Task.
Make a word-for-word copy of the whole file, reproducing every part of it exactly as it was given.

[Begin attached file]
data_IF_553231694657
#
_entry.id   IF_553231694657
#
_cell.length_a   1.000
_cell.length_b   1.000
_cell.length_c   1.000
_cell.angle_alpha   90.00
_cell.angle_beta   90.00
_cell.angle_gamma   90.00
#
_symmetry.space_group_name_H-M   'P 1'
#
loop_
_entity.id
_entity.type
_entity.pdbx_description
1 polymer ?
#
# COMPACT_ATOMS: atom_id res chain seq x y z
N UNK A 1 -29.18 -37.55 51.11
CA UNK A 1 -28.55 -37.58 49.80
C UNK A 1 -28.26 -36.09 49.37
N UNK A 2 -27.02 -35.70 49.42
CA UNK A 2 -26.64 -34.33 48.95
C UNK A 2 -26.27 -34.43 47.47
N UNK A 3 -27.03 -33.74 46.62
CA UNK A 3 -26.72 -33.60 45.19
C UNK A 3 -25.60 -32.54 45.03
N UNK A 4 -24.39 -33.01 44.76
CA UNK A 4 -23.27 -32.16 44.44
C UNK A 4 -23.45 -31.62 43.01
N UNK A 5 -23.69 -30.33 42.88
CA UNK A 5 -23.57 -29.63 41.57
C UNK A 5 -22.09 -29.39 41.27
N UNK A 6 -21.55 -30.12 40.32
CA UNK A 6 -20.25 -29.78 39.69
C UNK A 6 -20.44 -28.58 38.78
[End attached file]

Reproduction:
data_IF_553231694657
#
_entry.id   IF_553231694657
#
_cell.length_a   1.000
_cell.length_b   1.000
_cell.length_c   1.000
_cell.angle_alpha   90.00
_cell.angle_beta   90.00
_cell.angle_gamma   90.00
#
_symmetry.space_group_name_H-M   'P 1'
#
loop_
_entity.id
_entity.type
_entity.pdbx_description
1 polymer ?
#
# COMPACT_ATOMS: atom_id res chain seq x y z
N UNK A 1 -29.18 -37.55 51.11
CA UNK A 1 -28.55 -37.58 49.80
C UNK A 1 -28.26 -36.09 49.37
N UNK A 2 -27.02 -35.70 49.42
CA UNK A 2 -26.64 -34.33 48.95
C UNK A 2 -26.27 -34.43 47.47
N UNK A 3 -27.03 -33.74 46.62
CA UNK A 3 -26.72 -33.60 45.19
C UNK A 3 -25.60 -32.54 45.03
N UNK A 4 -24.39 -33.01 44.76
CA UNK A 4 -23.27 -32.16 44.44
C UNK A 4 -23.45 -31.62 43.01
N UNK A 5 -23.69 -30.33 42.88
CA UNK A 5 -23.57 -29.63 41.57
C UNK A 5 -22.09 -29.39 41.27
N UNK A 6 -21.55 -30.12 40.32
CA UNK A 6 -20.25 -29.78 39.69
C UNK A 6 -20.44 -28.58 38.78